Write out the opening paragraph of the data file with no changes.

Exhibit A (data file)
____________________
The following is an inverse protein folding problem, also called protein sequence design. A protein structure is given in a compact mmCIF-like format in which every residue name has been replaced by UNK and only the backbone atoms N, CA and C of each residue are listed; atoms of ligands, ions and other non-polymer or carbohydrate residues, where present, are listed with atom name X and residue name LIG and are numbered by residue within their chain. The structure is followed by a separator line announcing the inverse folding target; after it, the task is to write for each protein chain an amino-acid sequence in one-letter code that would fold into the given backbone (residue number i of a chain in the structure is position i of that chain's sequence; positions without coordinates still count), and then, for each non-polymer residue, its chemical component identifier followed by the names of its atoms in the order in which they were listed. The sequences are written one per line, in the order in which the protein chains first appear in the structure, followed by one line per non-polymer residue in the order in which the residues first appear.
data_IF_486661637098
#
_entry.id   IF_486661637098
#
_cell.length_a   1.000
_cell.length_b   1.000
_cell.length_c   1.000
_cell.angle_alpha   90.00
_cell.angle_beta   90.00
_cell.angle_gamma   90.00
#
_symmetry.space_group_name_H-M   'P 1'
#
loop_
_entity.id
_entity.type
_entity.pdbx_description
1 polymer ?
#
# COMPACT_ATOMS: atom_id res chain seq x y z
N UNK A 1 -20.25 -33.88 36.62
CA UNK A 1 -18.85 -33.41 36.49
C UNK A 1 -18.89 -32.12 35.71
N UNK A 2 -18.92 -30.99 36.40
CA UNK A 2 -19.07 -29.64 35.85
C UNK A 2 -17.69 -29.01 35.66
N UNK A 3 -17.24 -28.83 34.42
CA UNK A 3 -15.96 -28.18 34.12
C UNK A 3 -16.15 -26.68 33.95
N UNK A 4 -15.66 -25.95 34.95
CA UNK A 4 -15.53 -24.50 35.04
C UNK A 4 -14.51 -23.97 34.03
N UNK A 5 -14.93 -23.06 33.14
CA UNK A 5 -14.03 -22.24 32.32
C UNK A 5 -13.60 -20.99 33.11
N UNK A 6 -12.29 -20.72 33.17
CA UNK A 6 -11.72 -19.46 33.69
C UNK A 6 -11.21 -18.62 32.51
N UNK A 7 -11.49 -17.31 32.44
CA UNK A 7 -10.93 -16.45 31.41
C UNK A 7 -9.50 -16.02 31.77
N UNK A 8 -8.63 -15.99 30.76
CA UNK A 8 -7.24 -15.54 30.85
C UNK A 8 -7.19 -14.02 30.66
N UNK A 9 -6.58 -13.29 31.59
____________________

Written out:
The following is an inverse protein folding problem, also called protein sequence design. A protein structure is given in a compact mmCIF-like format in which every residue name has been replaced by UNK and only the backbone atoms N, CA and C of each residue are listed; atoms of ligands, ions and other non-polymer or carbohydrate residues, where present, are listed with atom name X and residue name LIG and are numbered by residue within their chain. The structure is followed by a separator line announcing the inverse folding target; after it, the task is to write for each protein chain an amino-acid sequence in one-letter code that would fold into the given backbone (residue number i of a chain in the structure is position i of that chain's sequence; positions without coordinates still count), and then, for each non-polymer residue, its chemical component identifier followed by the names of its atoms in the order in which they were listed. The sequences are written one per line, in the order in which the protein chains first appear in the structure, followed by one line per non-polymer residue in the order in which the residues first appear.